It was my wife Kristen, a speech therapist who had worked with autistic children, who was most suspicious about my behavior. After we were married and living together, she started noticing little “things” about me that were consistent with Asperger Syndrome, a mild form of autism: impaired social reasoning; persistent, intense preoccupations with certain interests; unusual rituals and behaviors; and clinical-strength egocentricity.
Oh, and my thumbs look like toes, so I’m, like, a total catch.
At that time, things were not going well between us. Though we had been best friends since high school, our relationship had been reduced to little more than delicate coexistence. We were both constantly feeling misunderstood, under-appreciated, and resentful towards each other. We didn’t talk very much, because if we did, it usually led to arguments. We felt hopeless, sad, and confused, the way people do when they’ve lost their best friend.
We never could have predicted we’d feel that way when we were first starting out together. After I was diagnosed, however, the fact that we were experiencing these marital problems seemed less surprising. It didn’t take long for me to realize that perhaps there was a connection between the fact that our marriage was in dire straits, and the fact that I had this mild form of autism that manifests itself in ways that tend to destroy relationships.
Learning as an adult that I fit the Asperger’s profile might have been shocking or unsettling. But it wasn’t. It was cathartic and eye-opening. I had always understood that I was different, and I had always felt that I was struggling with things that didn’t seem to be a challenge for other people, but I never knew why. With my diagnosis, I was given insight into how I work. I felt empowered and full of hope, which is a great feeling for anyone with such silly-looking thumbs.
And Kristen was given a new perspective on who she was married to. She could see that I wasn’t unwilling to tune into her needs or be more flexible, but rather that I was unable to do those things sufficiently, without her help. There is a huge difference between being unwilling and being unable. Kristen was essentially handed a user manual for her husband (and who doesn’t need one of those?), which she used to learn how to engage with me more effectively. She learned, for example, that she had to overtly express her feelings and needs if she wanted me to be responsive to them, and that I operated best during social events if I had a clear mental image of what to expect beforehand: “They’re serving dinner at 6:30 with dessert to follow, and then we’ll probably chit-chat over coffee before we leave. Decaf, if you’re wondering.”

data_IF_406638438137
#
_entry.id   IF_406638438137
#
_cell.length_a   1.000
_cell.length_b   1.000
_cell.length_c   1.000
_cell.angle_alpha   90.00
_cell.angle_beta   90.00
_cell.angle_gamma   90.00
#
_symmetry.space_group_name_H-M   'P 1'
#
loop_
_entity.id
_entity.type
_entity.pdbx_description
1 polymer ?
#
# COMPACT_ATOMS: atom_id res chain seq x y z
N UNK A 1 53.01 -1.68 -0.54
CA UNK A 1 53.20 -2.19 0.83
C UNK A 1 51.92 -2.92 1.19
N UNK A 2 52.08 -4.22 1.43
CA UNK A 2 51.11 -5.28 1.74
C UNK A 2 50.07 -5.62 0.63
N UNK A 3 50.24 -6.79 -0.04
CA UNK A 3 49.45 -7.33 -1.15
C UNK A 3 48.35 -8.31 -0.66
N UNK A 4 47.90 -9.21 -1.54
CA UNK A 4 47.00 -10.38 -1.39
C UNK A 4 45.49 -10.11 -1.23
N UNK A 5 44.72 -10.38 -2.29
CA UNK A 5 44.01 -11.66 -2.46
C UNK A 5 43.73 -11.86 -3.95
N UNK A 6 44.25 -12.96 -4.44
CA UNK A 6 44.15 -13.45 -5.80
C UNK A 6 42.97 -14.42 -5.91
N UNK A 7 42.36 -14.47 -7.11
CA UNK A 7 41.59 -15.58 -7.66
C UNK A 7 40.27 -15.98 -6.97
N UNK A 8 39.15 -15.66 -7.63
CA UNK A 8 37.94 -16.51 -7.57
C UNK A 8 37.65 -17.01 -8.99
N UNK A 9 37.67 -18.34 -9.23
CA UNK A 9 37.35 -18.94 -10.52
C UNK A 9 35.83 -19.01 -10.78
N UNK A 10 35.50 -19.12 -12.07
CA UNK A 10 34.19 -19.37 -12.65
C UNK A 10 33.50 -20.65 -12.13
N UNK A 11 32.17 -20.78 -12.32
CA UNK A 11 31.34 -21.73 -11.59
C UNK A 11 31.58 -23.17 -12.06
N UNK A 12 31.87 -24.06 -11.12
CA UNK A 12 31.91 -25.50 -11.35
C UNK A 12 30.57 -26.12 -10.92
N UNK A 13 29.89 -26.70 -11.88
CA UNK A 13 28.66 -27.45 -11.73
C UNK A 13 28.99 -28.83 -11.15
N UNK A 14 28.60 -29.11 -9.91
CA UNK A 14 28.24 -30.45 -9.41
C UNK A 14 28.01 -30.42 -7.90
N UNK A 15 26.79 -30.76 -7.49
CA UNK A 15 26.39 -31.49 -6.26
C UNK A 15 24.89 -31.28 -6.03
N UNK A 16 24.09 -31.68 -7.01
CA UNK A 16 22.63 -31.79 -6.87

Armed with new self-awareness and intense determination, I started looking every day for ways to manage the behaviors that had been wreaking havoc on our marriage. I wasn’t interested in a complete personality overhaul; I just wanted to become more in control of myself. So, I started keeping what I called a “journal of best practices,” which was a collection of personal maxims that I wrote down and tried to practice everyday: “Don’t change the radio station when she’s singing along,” “Apologies don’t count when you shout them,” “It’s better to fold the laundry than to take only what you need from the dryer,” “Don’t hog all the crab Rangoon.” (Yep. Did I mention I’m a catch?)
Working together, guided by love and my best practices, Kristen and I were able to transform our failing marriage into the happy marriage we’d always wanted. I learned how to manage my behaviors on my own and be a better husband. Occasionally I took things a little too far–holding routine performance reviews to measure my progress week to week, for instance–but for the most part, my Asperger zeal and single-minded determination served us rather well on our journey of reconstruction. Best of all, we were able to renew our “bestfriendship,” which is what I wanted more than anything.
So, if you ever find yourself staring at your partner over breakfast and wondering who the $#*! you married–and you will–just know this: there is hope.
David Finch’s essays have been published in The New York Times, Slate and Psychology Today. “The Journal of Best Practices” [Scribner, $25.00 ] is his debut memoir. He lives in northern Illinois with his wife, Kristen, and their two children.